Walt Disney’s Cinderella Special Edition DVD Gift Set

I’d like to start by saying that the promises of Blu-ray have been overstated and under-realized. The claim of better picture quality and sound along with increased storage capacity were supposed to bring a whole new world to home entertainment.

The reality has been a marginal increase in presentation quality and, in most cases, less extras than we previously enjoyed on DVD. Much less if you compare today’s Blu-ray releases with yesterday’s Platinum 2-disc DVD Editions! And as you will see in this post, there simply is no comparison when you look at the Collector’s DVD Gift Sets:

Cinderella Collector’s DVD Gift Set

  • 2-disc Special Edition DVD (Platinum Edition)
  • 8 Exclusive Character Portraits
  • Collector Book
  • Film Frame from the movie

I have three of these Disney collectible DVD sets and I continue to be amazed at the value they yield. Let’s start with the Platinum Edition DVD:

Remember when the DVD case came in a cardboard sleeve with an opening cover? Remember that once you opened the DVD, you found a booklet inside describing what was on the discs, with navigational flow charts? Remember when ‘hours of extras’ meant hours of extras, not just 2 hours, if you were lucky? Then you remember the Platinum series of DVD’s!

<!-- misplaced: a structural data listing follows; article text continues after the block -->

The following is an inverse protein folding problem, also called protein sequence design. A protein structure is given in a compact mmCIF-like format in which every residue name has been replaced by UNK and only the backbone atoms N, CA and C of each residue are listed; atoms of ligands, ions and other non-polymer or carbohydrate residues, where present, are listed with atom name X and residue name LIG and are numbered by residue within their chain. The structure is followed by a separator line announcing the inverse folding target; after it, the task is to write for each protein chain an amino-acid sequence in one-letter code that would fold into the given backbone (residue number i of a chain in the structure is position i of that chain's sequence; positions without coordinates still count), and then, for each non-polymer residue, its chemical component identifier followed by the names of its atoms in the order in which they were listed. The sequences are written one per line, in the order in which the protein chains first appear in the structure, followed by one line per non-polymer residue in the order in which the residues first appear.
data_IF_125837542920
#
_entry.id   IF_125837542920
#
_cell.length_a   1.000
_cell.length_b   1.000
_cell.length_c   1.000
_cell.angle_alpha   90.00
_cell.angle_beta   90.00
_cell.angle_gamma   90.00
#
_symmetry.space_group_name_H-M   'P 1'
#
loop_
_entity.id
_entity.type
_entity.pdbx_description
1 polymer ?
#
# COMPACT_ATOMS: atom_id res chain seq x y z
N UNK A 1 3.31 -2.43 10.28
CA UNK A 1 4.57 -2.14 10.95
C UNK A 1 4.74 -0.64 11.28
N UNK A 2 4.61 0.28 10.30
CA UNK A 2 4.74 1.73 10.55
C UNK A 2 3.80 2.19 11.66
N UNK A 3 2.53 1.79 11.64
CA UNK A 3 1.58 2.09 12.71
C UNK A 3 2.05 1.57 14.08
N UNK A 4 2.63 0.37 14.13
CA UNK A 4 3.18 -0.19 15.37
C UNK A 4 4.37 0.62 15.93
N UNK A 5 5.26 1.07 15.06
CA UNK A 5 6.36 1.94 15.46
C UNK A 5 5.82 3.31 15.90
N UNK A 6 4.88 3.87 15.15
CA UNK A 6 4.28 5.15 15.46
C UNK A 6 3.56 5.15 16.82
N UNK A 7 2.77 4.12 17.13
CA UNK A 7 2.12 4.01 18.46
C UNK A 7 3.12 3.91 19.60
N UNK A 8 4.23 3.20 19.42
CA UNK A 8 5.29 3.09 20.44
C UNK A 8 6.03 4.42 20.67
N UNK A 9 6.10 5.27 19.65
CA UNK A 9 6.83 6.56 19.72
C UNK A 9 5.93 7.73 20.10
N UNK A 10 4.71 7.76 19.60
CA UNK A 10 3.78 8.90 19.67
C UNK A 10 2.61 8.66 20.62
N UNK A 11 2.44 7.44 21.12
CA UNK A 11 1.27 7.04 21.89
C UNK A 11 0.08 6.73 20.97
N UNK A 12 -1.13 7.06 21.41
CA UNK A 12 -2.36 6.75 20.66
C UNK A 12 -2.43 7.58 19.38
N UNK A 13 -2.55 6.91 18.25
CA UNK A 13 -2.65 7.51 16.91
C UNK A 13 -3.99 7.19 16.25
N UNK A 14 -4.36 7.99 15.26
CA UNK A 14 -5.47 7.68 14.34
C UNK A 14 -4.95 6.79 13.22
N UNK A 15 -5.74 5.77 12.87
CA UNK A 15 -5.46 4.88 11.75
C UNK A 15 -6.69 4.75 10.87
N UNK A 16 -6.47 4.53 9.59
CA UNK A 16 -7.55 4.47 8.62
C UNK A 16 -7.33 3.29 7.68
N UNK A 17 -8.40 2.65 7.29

The gift sets gave you this version of the DVD along with exclusive extras, like:

    

A Dream Come True ‘making of’ Storybook

As you can see from the picture above right, the illustrations in this publication are amazing! You’ll also find behind-the-scenes pictures and stories of production.

Next, this set has something truly special:

Film Frame: Cinderella on the staircase

But wait, that’s not all! You also get:

 

 

 

 

8 Exclusive Character Portraits by:

Ollie Johnston and Andre Deja

This set sold for upwards of $50.00 CAN when it first came out, and they are hard to find today, even on eBay. And when you do, the price is usually quite high. I’m glad I picked this up when I did!

So the next time you hear a commercial extolling the virtues of Blu-ray, remember this post, and the great Platinum DVD and Collector’s Gift Sets of yesterday.